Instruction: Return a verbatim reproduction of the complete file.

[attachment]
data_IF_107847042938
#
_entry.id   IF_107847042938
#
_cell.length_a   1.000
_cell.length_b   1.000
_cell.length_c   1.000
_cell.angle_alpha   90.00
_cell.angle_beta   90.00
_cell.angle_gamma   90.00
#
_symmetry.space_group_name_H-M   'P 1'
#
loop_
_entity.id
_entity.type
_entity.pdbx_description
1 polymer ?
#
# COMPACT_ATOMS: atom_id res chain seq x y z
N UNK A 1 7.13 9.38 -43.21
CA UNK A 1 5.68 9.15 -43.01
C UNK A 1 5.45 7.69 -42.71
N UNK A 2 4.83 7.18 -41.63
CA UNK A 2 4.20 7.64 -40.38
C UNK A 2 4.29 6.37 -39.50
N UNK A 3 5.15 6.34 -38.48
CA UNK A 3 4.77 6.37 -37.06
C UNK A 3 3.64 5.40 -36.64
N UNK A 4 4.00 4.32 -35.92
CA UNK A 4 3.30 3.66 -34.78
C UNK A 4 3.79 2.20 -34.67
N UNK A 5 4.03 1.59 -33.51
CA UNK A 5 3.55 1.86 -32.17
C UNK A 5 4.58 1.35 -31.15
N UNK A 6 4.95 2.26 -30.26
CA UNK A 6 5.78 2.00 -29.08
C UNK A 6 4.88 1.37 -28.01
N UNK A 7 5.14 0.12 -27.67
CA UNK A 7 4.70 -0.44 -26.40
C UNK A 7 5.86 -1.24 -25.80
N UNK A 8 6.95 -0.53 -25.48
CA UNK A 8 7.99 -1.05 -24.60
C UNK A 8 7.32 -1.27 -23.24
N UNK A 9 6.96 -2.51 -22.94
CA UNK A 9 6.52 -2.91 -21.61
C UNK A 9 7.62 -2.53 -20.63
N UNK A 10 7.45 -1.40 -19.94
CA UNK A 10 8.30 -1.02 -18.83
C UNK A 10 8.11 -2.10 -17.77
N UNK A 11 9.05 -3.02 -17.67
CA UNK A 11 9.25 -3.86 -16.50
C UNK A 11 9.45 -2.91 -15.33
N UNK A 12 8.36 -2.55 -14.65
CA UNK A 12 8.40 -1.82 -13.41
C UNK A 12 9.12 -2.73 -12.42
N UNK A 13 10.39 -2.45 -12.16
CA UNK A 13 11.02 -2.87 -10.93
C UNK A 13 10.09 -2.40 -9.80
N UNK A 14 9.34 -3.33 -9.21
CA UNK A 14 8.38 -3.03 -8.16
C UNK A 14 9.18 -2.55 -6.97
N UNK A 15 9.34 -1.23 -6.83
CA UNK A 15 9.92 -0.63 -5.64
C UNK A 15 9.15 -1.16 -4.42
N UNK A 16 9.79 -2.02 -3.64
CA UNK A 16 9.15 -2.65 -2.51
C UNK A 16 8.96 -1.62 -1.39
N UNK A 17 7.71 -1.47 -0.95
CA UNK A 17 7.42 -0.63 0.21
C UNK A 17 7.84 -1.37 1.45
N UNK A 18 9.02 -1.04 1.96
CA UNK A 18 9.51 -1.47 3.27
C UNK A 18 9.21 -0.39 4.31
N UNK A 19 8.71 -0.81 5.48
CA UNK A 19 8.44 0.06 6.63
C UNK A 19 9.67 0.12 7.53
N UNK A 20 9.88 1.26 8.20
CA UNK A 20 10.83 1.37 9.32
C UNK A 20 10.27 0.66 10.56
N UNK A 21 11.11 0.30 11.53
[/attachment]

data_IF_107847042938
#
_entry.id   IF_107847042938
#
_cell.length_a   1.000
_cell.length_b   1.000
_cell.length_c   1.000
_cell.angle_alpha   90.00
_cell.angle_beta   90.00
_cell.angle_gamma   90.00
#
_symmetry.space_group_name_H-M   'P 1'
#
loop_
_entity.id
_entity.type
_entity.pdbx_description
1 polymer ?
#
# COMPACT_ATOMS: atom_id res chain seq x y z
N UNK A 1 7.13 9.38 -43.21
CA UNK A 1 5.68 9.15 -43.01
C UNK A 1 5.45 7.69 -42.71
N UNK A 2 4.83 7.18 -41.63
CA UNK A 2 4.20 7.64 -40.38
C UNK A 2 4.29 6.37 -39.50
N UNK A 3 5.15 6.34 -38.48
CA UNK A 3 4.77 6.37 -37.06
C UNK A 3 3.64 5.40 -36.64
N UNK A 4 4.00 4.32 -35.92
CA UNK A 4 3.30 3.66 -34.78
C UNK A 4 3.79 2.20 -34.67
N UNK A 5 4.03 1.59 -33.51
CA UNK A 5 3.55 1.86 -32.17
C UNK A 5 4.58 1.35 -31.15
N UNK A 6 4.95 2.26 -30.26
CA UNK A 6 5.78 2.00 -29.08
C UNK A 6 4.88 1.37 -28.01
N UNK A 7 5.14 0.12 -27.67
CA UNK A 7 4.70 -0.44 -26.40
C UNK A 7 5.86 -1.24 -25.80
N UNK A 8 6.95 -0.53 -25.48
CA UNK A 8 7.99 -1.05 -24.60
C UNK A 8 7.32 -1.27 -23.24
N UNK A 9 6.96 -2.51 -22.94
CA UNK A 9 6.52 -2.91 -21.61
C UNK A 9 7.62 -2.53 -20.63
N UNK A 10 7.45 -1.40 -19.94
CA UNK A 10 8.30 -1.02 -18.83
C UNK A 10 8.11 -2.10 -17.77
N UNK A 11 9.05 -3.02 -17.67
CA UNK A 11 9.25 -3.86 -16.50
C UNK A 11 9.45 -2.91 -15.33
N UNK A 12 8.36 -2.55 -14.65
CA UNK A 12 8.40 -1.82 -13.41
C UNK A 12 9.12 -2.73 -12.42
N UNK A 13 10.39 -2.45 -12.16
CA UNK A 13 11.02 -2.87 -10.93
C UNK A 13 10.09 -2.40 -9.80
N UNK A 14 9.34 -3.33 -9.21
CA UNK A 14 8.38 -3.03 -8.16
C UNK A 14 9.18 -2.55 -6.97
N UNK A 15 9.34 -1.23 -6.83
CA UNK A 15 9.92 -0.63 -5.64
C UNK A 15 9.15 -1.16 -4.42
N UNK A 16 9.79 -2.02 -3.64
CA UNK A 16 9.15 -2.65 -2.51
C UNK A 16 8.96 -1.62 -1.39
N UNK A 17 7.71 -1.47 -0.95
CA UNK A 17 7.42 -0.63 0.21
C UNK A 17 7.84 -1.37 1.45
N UNK A 18 9.02 -1.04 1.96
CA UNK A 18 9.51 -1.47 3.27
C UNK A 18 9.21 -0.39 4.31
N UNK A 19 8.71 -0.81 5.48
CA UNK A 19 8.44 0.06 6.63
C UNK A 19 9.67 0.12 7.53
N UNK A 20 9.88 1.26 8.20
CA UNK A 20 10.83 1.37 9.32
C UNK A 20 10.27 0.66 10.56
N UNK A 21 11.11 0.30 11.53